Reflecting the high barriers to entry in Australia on green cars such as hybrids — think a steep asking price and few incentive programs — Toyota’s Prius C was deemed the most expensive to own and run at between $160.27 and $164.22 per week.

The small segment, Australia’s biggest selling by some margin, was won by the Australian-made Holden Cruze Equipe 1.8, which costs between $150.16 and $154.09 per week. The two biggest sellers on the market, the Toyota Corolla and Mazda3, were between $3 and $5 more expensive to run than the Cruze (the order varies depending on state) and separated by a hair’s breadth. 

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In a continuation of a trend, the Toyota Prius and Honda Civic hybrid models sat rock bottom, due to high entry costs and steeper depreciation.  

Volkswagen took out honours in the medium segment with its Jetta 118TSI (between $179.07 and $180.72), about $15-20 ahead of the larger Kia Optima. At the premium end, the BMW 320i ($279.79 to 291.79) ousted the Audi A4 1.8 TFSI ($303.81 to $304.23) and Mercedes-Benz C200 ($316.72 to $319.42).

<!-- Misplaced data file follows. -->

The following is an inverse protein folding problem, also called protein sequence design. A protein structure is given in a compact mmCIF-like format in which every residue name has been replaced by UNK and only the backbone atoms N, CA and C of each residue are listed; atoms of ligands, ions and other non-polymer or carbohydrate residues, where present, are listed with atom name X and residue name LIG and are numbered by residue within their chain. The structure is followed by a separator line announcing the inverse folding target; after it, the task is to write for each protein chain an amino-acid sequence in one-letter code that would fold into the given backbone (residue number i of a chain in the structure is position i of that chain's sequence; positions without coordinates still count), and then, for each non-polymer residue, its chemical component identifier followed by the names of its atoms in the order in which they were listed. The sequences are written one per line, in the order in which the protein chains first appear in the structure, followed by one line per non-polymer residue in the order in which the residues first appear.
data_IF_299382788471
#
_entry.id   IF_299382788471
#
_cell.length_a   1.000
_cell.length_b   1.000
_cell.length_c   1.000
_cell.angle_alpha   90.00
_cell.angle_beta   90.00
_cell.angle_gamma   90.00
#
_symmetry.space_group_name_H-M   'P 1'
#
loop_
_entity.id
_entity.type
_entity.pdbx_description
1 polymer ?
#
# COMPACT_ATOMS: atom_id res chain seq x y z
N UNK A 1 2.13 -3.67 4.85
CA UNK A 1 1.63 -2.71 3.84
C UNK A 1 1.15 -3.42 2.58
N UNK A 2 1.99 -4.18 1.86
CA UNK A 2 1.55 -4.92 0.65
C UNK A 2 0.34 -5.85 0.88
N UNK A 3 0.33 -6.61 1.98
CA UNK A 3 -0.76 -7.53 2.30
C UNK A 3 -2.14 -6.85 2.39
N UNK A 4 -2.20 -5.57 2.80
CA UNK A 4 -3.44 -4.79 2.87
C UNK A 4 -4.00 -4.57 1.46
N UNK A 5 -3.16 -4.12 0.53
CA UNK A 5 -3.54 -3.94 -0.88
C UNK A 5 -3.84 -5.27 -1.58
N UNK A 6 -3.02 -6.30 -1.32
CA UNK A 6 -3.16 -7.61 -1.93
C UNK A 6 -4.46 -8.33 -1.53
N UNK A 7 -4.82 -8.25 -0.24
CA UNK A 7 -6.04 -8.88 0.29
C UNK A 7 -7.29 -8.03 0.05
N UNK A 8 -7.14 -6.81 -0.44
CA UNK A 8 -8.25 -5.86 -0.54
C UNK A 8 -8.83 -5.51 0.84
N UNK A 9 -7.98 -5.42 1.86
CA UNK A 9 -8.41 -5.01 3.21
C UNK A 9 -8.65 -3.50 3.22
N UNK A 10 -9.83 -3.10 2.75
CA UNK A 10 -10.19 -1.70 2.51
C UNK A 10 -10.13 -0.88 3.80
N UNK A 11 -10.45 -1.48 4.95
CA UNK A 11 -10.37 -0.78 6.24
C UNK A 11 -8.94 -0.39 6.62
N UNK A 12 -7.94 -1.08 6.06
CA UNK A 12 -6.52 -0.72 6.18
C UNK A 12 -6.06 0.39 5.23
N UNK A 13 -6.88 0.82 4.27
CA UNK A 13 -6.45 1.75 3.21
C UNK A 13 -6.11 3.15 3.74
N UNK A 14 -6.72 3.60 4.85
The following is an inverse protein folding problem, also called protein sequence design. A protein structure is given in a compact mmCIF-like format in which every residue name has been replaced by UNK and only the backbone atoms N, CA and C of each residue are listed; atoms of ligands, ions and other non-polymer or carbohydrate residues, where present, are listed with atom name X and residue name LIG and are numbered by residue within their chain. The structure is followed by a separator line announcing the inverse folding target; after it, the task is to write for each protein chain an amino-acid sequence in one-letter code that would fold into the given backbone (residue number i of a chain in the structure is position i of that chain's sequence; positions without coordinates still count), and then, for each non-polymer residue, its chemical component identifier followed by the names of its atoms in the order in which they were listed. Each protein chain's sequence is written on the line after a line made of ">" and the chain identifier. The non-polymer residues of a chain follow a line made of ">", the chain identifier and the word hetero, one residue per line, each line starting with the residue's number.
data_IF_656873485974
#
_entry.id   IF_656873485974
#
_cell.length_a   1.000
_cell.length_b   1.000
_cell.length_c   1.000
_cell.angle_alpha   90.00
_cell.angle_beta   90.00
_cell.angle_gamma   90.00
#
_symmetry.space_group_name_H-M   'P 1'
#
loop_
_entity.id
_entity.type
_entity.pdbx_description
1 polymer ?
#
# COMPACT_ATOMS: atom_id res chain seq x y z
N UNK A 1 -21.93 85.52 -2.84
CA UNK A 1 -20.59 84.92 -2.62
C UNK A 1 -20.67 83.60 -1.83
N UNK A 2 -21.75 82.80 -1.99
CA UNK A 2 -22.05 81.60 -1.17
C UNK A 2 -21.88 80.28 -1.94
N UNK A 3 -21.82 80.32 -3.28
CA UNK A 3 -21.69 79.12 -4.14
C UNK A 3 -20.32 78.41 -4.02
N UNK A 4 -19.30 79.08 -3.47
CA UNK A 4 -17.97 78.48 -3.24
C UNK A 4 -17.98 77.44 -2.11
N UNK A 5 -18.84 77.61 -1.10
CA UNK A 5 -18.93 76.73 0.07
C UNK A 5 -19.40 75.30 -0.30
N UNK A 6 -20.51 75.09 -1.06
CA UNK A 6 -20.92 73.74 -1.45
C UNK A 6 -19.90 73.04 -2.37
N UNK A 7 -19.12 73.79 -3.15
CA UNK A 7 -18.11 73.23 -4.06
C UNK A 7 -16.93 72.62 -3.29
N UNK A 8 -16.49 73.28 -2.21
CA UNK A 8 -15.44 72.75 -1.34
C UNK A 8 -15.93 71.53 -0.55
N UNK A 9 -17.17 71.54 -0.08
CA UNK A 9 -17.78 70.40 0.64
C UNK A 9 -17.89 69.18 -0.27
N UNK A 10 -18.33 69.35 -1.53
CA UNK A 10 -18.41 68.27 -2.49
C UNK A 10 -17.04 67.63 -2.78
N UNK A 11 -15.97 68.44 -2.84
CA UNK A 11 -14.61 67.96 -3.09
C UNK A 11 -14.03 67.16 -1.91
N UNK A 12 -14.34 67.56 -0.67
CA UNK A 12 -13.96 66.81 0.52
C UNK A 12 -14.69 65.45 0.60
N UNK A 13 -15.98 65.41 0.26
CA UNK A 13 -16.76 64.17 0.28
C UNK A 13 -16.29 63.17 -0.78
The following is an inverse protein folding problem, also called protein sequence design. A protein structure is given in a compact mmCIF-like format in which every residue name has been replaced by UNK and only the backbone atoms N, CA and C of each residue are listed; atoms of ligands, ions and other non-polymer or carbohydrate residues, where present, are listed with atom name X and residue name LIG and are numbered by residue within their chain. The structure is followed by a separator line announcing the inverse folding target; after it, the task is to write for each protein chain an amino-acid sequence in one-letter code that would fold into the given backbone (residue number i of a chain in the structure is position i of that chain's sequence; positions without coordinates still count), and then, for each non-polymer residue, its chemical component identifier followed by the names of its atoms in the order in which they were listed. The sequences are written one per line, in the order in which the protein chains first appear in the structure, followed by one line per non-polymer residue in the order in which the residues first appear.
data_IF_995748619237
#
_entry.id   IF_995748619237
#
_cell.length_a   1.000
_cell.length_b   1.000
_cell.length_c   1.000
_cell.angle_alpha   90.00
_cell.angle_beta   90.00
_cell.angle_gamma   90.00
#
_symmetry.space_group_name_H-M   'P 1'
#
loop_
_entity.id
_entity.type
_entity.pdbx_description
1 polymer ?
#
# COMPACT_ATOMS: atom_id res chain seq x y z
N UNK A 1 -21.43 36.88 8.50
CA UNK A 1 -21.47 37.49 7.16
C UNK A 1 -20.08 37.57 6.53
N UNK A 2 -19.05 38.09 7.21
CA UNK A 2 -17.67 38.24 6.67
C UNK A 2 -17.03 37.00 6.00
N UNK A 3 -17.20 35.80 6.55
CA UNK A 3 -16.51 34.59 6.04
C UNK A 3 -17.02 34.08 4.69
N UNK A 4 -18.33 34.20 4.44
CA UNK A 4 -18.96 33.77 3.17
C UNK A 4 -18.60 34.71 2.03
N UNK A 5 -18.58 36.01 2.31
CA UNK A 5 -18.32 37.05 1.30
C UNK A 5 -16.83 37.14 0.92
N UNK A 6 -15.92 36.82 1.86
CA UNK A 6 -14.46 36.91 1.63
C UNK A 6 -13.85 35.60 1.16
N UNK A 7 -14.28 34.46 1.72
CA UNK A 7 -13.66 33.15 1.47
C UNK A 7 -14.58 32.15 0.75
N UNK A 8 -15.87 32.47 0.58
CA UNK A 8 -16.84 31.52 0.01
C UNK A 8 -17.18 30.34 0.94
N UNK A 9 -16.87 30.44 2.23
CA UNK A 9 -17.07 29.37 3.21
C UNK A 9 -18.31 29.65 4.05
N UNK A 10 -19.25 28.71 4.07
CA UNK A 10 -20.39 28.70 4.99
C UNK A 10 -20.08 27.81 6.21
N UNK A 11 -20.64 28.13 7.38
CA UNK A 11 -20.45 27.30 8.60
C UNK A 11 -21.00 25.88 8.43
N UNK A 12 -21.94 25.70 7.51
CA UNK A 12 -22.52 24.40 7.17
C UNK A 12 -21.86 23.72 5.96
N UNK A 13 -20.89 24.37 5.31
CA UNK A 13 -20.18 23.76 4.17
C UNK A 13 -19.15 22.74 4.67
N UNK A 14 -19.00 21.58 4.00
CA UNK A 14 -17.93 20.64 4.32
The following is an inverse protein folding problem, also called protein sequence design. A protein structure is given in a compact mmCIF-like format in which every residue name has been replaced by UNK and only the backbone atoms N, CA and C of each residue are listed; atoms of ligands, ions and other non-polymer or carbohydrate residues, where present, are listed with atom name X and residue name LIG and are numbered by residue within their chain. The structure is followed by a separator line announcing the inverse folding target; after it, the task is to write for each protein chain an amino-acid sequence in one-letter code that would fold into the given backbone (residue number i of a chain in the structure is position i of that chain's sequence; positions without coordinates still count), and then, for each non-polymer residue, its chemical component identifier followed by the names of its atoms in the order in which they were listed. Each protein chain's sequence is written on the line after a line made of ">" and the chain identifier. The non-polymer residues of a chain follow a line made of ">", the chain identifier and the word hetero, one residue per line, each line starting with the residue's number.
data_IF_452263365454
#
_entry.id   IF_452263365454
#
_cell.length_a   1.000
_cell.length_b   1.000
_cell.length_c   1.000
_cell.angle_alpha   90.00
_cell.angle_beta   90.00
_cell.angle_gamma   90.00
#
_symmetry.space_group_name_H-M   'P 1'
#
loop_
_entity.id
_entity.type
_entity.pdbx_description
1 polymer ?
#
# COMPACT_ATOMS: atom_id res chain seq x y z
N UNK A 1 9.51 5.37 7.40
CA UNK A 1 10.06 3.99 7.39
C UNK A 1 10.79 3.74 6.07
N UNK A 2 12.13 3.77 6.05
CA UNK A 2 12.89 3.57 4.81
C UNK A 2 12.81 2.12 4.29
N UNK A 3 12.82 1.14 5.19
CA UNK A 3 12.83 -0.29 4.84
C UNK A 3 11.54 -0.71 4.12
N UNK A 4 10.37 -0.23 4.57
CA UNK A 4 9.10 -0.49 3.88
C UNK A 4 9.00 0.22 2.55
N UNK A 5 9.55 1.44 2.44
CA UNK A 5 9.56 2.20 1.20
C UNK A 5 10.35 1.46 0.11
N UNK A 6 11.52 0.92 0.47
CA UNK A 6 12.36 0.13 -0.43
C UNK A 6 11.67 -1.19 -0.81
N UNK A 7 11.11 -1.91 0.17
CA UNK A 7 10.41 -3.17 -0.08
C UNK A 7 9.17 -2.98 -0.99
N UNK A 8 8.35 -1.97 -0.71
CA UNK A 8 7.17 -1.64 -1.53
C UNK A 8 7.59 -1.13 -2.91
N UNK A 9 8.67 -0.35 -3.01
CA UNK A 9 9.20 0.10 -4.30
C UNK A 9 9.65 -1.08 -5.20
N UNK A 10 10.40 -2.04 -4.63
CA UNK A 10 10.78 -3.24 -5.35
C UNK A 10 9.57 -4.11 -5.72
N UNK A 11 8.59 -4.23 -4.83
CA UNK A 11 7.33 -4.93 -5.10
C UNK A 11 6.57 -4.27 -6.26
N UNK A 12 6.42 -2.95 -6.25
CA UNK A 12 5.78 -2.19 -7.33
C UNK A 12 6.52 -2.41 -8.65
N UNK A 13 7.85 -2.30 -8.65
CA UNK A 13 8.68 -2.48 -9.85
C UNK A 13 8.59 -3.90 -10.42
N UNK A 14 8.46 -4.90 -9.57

Interestingly, the large Australian-made, V6-powered Holden Commodore Evoke ($227.85 to $230) was judged as cheaper to run than a four-cylinder Mazda6 Touring at between $232.30 and $234.42. Toyota Aurion and Ford Falcon were between $10 and $20 more expensive again. 

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The new Honda Odyssey VTi was found to be the cheapest people-mover at between $210.44 and $213.63, almost $50 cheaper than the Toyota Tarago

Cheapest small SUV was the Ford EcoSport ($155.54 to163.08) ahead of the Holden Trax, while the more expensive and larger Subaru XV and Volkswagen Tiguan were about $40 more to own and run.

The medium SUV category has seen the Mitsubishi Outlander ES (between $197.35 and $204.48), with the top-selling Mazda CX-5 Maxx Sport the most expensive at about $20 more per week than the Outlander. Interestingly, the super-frugal Outlander PHEV plug-in hybrid was found to cost about $50 per week more to run overall than the regular Outlander petrol – it does attract a premium due to its technological underpinnings, though.